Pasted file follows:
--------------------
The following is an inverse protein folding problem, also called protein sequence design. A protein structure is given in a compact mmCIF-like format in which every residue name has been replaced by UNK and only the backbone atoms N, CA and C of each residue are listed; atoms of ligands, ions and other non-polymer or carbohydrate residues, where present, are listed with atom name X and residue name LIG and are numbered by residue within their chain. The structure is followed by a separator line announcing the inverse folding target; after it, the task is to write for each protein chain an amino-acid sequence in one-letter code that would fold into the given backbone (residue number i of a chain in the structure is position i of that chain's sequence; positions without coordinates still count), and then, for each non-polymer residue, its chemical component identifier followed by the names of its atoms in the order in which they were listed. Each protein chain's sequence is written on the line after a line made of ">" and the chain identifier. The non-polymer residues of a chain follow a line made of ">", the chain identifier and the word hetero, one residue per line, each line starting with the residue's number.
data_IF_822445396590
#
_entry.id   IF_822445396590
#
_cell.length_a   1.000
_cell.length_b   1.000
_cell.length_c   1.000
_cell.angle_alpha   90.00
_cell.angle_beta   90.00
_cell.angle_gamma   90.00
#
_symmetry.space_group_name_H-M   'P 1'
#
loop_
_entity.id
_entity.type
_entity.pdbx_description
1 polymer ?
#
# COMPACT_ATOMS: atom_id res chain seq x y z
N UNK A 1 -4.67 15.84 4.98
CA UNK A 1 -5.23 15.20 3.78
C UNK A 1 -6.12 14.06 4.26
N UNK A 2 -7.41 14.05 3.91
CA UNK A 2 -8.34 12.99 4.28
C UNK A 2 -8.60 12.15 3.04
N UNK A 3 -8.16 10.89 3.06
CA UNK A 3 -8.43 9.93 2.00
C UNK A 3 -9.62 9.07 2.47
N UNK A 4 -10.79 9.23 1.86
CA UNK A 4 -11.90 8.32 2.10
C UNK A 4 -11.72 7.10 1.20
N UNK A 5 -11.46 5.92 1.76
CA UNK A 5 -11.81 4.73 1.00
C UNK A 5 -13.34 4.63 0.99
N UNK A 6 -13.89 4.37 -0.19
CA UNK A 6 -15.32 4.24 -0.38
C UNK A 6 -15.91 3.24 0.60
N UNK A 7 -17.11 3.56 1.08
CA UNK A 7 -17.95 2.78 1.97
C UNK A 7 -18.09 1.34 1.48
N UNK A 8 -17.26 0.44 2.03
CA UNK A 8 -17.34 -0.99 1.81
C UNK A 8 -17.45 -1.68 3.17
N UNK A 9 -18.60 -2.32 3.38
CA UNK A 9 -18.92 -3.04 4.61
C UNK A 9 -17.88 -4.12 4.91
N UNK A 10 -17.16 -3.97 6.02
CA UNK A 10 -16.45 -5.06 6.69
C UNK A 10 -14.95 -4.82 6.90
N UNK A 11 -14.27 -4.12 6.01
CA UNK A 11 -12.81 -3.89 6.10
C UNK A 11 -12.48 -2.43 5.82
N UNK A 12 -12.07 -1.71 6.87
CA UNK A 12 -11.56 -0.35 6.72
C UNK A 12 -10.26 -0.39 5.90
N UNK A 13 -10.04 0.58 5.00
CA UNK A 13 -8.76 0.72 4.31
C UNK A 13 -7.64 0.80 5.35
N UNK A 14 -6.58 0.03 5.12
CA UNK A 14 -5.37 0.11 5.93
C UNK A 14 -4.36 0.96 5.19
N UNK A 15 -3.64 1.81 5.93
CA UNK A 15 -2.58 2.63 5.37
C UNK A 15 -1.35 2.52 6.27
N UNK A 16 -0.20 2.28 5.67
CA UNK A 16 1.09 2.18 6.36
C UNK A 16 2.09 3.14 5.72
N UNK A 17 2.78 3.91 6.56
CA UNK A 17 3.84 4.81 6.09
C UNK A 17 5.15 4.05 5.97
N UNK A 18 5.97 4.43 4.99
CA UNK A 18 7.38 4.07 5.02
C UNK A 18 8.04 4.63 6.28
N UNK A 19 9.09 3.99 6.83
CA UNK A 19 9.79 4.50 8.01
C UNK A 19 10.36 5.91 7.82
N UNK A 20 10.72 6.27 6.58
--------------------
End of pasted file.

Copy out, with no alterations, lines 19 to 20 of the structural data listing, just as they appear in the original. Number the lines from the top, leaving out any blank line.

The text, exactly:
1 polymer ?
#